The type of soil you plant the philodendron in will have a direct effect on the overall health of the plant. Using the wrong soil can lead to a slew of issues, including leaf curling and even fungal diseases. That is why it is vital to use soil designed specifically for philodendrons.
Pro Tip: Alternatively, you can create your own potting soil for philodendrons by mixing 1 part peat moss, 1 part potting mix, 1 part orchid bark, and ¼ part perlite. This mixture provides the right amount of moisture retention that the philodendron needs, while still allowing water to freely drain out of the pot.
Will philodendron leaves uncurl?
A philodendron’s leaves may uncurl depending on the problem. If the leaves curl due to stress, for example, the leaves will probably stay curled, but new leaves that emerge will be flat and uncurled. If, however, the leaf curling was caused by underwatering, the leaves will typically uncurl once the issue is addressed.
That doesn’t mean, however, that you can allow the philodendron to once again develop the problem that caused its leaves to curl in the first place and expect them to stay uncurled. In fact, the philodendron’s leaves can start to curl once again if you continue to neglect the plant’s needs.
The best way to ensure the philodendron’s leaves don’t curl again is to provide the plant with the optimal care. This means maintaining a warm and humid environment throughout the entire year, keeping its soil moist without being soggy, and keeping it out of direct sunlight.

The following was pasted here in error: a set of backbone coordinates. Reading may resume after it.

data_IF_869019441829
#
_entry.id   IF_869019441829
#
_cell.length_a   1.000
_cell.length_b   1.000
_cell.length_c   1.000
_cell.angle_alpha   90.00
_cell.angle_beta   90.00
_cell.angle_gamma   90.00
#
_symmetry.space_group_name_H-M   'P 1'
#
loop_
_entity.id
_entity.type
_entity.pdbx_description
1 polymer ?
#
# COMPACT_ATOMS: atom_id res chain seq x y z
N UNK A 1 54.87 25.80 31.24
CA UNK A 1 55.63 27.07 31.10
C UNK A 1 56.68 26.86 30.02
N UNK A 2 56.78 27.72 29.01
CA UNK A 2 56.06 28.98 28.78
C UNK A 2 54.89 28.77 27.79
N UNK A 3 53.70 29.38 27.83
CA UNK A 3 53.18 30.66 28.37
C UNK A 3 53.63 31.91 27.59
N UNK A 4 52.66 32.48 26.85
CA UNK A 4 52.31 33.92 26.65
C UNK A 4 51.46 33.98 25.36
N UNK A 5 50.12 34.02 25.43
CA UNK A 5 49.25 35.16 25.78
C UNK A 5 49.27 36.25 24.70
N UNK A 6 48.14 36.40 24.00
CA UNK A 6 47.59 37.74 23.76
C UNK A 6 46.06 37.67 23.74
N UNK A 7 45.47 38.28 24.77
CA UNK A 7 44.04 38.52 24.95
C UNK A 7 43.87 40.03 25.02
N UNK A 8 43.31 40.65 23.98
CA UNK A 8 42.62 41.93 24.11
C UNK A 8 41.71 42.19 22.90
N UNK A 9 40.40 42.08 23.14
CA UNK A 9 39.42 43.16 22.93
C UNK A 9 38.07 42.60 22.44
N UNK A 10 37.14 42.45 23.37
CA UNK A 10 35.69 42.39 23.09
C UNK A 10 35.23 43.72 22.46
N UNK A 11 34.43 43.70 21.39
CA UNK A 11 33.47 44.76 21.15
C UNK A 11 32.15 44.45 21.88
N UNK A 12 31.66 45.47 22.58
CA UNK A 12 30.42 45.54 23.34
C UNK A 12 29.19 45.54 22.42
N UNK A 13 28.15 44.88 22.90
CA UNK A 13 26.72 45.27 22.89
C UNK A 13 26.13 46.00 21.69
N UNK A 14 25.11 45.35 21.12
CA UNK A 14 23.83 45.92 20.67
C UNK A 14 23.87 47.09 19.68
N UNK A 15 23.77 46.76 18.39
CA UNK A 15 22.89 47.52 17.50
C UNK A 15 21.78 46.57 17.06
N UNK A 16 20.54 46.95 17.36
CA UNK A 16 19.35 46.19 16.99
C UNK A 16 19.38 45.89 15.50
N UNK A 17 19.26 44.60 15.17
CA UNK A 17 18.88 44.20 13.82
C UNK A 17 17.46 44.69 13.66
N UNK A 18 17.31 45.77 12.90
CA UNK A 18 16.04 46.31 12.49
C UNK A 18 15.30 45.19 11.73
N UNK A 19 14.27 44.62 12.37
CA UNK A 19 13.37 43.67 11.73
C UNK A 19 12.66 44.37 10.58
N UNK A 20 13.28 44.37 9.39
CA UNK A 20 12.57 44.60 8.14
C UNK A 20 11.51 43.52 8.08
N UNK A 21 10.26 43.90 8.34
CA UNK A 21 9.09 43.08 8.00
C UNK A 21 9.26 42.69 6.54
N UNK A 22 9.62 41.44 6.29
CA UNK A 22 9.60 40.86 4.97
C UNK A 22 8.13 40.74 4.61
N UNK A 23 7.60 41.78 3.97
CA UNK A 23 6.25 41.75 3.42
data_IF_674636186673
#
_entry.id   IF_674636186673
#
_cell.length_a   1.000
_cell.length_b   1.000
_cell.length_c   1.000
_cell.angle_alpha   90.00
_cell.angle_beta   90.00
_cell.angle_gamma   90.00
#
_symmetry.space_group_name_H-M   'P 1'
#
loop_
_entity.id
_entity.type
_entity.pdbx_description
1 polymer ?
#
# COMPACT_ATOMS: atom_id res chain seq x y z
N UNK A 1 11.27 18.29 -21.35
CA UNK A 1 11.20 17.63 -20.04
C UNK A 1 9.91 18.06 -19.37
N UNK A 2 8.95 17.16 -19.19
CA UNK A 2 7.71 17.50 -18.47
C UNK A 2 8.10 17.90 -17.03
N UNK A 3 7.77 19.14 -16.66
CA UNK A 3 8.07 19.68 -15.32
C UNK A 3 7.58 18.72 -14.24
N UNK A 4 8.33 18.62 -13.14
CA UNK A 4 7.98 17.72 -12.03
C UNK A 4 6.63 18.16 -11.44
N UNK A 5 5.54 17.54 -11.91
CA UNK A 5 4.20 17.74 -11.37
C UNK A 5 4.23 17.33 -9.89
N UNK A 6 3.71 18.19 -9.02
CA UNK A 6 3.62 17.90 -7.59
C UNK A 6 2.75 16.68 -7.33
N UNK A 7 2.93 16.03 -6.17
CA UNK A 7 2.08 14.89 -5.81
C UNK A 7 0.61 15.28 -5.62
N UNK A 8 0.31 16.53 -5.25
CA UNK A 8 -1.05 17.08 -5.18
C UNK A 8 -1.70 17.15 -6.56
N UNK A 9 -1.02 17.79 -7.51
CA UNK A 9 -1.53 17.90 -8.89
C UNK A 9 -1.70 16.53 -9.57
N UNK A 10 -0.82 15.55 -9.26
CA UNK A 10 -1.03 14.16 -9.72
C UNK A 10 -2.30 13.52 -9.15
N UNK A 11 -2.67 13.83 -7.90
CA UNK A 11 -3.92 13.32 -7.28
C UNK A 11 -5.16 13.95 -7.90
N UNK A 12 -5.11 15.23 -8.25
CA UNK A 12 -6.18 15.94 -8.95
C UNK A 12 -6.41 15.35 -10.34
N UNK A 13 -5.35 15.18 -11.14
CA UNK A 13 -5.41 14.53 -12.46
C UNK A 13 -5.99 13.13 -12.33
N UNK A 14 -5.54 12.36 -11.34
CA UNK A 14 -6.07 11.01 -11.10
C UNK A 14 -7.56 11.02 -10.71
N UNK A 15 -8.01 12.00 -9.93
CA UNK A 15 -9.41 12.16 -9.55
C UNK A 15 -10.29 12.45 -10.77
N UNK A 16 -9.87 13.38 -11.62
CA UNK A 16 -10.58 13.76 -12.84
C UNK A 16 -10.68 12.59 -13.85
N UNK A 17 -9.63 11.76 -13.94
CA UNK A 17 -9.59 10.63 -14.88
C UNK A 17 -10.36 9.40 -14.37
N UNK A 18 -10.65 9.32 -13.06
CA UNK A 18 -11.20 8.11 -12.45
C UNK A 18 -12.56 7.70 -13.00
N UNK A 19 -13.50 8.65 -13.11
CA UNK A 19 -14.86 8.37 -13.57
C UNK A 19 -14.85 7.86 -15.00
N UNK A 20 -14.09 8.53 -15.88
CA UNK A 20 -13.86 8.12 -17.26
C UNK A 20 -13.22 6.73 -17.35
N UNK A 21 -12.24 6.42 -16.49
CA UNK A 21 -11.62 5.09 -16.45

How can I help my philodendron leaves unfurl?
Lack of moisture is one of the main reasons for philodendron leaves to curl. You can help to unfurl the leaves by simply increasing the humidity level. This is done in a number of ways, including misting the philodendron every other day, using a humidifier, or setting the plant on a drip tray.
Additionally, you can help unfurl the leaves by making sure the philodendron has the ideal growing conditions and mimic its native habitat as much as possible.
Why are my philodendron leaves curling and yellow?
Too much water is one of the main reasons as to why philodendron leaves are curling and yellowing. Even though philodendrons do love moist soil, they cannot tolerate soggy roots. To help protect the plant, water the philodendron about once a week or when the top inch of its soil feels dry.
Once you start to notice the symptoms of overwatering, it typically means that root rot has already started to develop. You can try to save the philodendron by repotting it in a sanitized pot with fresh soil.
However, the chances of survival are slim and many gardeners often decide to cut their losses and simply discard the infected philodendron.
Why are my philodendron leaves curling and brown?
When a philodendron’s leaves are curling and brown, it is typically caused by dry soil, poor humidity levels, or temperatures that are too cold. Aim to keep the philodendron’s soil moist but not soggy, with a humidity level above 50 percent and in a temperature of between 65 and 75 degrees.